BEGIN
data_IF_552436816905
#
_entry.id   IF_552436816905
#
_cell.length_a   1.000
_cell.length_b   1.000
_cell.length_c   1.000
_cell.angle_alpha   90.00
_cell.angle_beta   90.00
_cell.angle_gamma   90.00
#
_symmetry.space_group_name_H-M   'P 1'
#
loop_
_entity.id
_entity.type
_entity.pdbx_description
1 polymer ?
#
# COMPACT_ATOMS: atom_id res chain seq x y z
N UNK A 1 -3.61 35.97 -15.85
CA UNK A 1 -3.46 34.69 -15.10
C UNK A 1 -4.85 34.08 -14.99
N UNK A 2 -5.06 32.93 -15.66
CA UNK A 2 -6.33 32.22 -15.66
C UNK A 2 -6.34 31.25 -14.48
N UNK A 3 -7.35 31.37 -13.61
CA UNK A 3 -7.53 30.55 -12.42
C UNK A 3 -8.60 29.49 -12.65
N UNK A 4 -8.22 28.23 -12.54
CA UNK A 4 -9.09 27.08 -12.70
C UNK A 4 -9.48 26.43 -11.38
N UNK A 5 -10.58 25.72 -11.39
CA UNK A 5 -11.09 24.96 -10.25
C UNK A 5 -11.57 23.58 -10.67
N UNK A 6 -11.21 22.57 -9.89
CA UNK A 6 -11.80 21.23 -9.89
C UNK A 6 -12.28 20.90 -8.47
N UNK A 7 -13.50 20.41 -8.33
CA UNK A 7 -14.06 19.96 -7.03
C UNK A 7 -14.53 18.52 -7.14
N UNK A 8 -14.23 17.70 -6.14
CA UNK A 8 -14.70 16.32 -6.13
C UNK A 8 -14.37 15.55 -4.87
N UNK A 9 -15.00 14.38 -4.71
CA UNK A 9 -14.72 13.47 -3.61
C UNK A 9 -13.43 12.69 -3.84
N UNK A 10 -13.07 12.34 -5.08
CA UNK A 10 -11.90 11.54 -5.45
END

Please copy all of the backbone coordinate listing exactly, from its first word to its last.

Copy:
data_IF_552436816905
#
_entry.id   IF_552436816905
#
_cell.length_a   1.000
_cell.length_b   1.000
_cell.length_c   1.000
_cell.angle_alpha   90.00
_cell.angle_beta   90.00
_cell.angle_gamma   90.00
#
_symmetry.space_group_name_H-M   'P 1'
#
loop_
_entity.id
_entity.type
_entity.pdbx_description
1 polymer ?
#
# COMPACT_ATOMS: atom_id res chain seq x y z
N UNK A 1 -3.61 35.97 -15.85
CA UNK A 1 -3.46 34.69 -15.10
C UNK A 1 -4.85 34.08 -14.99
N UNK A 2 -5.06 32.93 -15.66
CA UNK A 2 -6.33 32.22 -15.66
C UNK A 2 -6.34 31.25 -14.48
N UNK A 3 -7.35 31.37 -13.61
CA UNK A 3 -7.53 30.55 -12.42
C UNK A 3 -8.60 29.49 -12.65
N UNK A 4 -8.22 28.23 -12.54
CA UNK A 4 -9.09 27.08 -12.70
C UNK A 4 -9.48 26.43 -11.38
N UNK A 5 -10.58 25.72 -11.39
CA UNK A 5 -11.09 24.96 -10.25
C UNK A 5 -11.57 23.58 -10.67
N UNK A 6 -11.21 22.57 -9.89
CA UNK A 6 -11.80 21.23 -9.89
C UNK A 6 -12.28 20.90 -8.47
N UNK A 7 -13.50 20.41 -8.33
CA UNK A 7 -14.06 19.96 -7.03
C UNK A 7 -14.53 18.52 -7.14
N UNK A 8 -14.23 17.70 -6.14
CA UNK A 8 -14.70 16.32 -6.13
C UNK A 8 -14.37 15.55 -4.87
N UNK A 9 -15.00 14.38 -4.71
CA UNK A 9 -14.72 13.47 -3.61
C UNK A 9 -13.43 12.69 -3.84
N UNK A 10 -13.07 12.34 -5.08
CA UNK A 10 -11.90 11.54 -5.45